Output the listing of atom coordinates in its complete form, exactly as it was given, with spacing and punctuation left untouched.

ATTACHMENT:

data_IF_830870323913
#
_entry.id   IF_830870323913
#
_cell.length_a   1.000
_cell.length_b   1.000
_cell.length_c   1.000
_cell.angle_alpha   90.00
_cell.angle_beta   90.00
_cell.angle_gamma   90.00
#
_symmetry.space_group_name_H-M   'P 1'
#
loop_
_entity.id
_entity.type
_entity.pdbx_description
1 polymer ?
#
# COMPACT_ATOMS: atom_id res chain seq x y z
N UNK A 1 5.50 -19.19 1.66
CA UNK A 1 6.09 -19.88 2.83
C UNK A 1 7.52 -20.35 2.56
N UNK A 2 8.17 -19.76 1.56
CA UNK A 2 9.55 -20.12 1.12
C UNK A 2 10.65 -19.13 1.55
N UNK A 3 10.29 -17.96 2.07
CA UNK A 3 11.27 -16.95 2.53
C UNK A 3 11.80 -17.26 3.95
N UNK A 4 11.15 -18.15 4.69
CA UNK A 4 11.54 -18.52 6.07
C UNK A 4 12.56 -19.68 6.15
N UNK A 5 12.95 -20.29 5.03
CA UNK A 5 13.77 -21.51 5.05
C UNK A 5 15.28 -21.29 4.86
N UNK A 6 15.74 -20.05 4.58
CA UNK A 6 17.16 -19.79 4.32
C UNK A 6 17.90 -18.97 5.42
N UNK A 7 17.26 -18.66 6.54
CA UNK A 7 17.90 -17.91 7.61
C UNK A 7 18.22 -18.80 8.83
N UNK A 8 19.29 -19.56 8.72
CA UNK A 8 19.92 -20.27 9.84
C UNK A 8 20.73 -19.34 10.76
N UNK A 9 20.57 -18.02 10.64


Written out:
data_IF_830870323913
#
_entry.id   IF_830870323913
#
_cell.length_a   1.000
_cell.length_b   1.000
_cell.length_c   1.000
_cell.angle_alpha   90.00
_cell.angle_beta   90.00
_cell.angle_gamma   90.00
#
_symmetry.space_group_name_H-M   'P 1'
#
loop_
_entity.id
_entity.type
_entity.pdbx_description
1 polymer ?
#
# COMPACT_ATOMS: atom_id res chain seq x y z
N UNK A 1 5.50 -19.19 1.66
CA UNK A 1 6.09 -19.88 2.83
C UNK A 1 7.52 -20.35 2.56
N UNK A 2 8.17 -19.76 1.56
CA UNK A 2 9.55 -20.12 1.12
C UNK A 2 10.65 -19.13 1.55
N UNK A 3 10.29 -17.96 2.07
CA UNK A 3 11.27 -16.95 2.53
C UNK A 3 11.80 -17.26 3.95
N UNK A 4 11.15 -18.15 4.69
CA UNK A 4 11.54 -18.52 6.07
C UNK A 4 12.56 -19.68 6.15
N UNK A 5 12.95 -20.29 5.03
CA UNK A 5 13.77 -21.51 5.05
C UNK A 5 15.28 -21.29 4.86
N UNK A 6 15.74 -20.05 4.58
CA UNK A 6 17.16 -19.79 4.32
C UNK A 6 17.90 -18.97 5.42
N UNK A 7 17.26 -18.66 6.54
CA UNK A 7 17.90 -17.91 7.61
C UNK A 7 18.22 -18.80 8.83
N UNK A 8 19.29 -19.56 8.72
CA UNK A 8 19.92 -20.27 9.84
C UNK A 8 20.73 -19.34 10.76
N UNK A 9 20.57 -18.02 10.64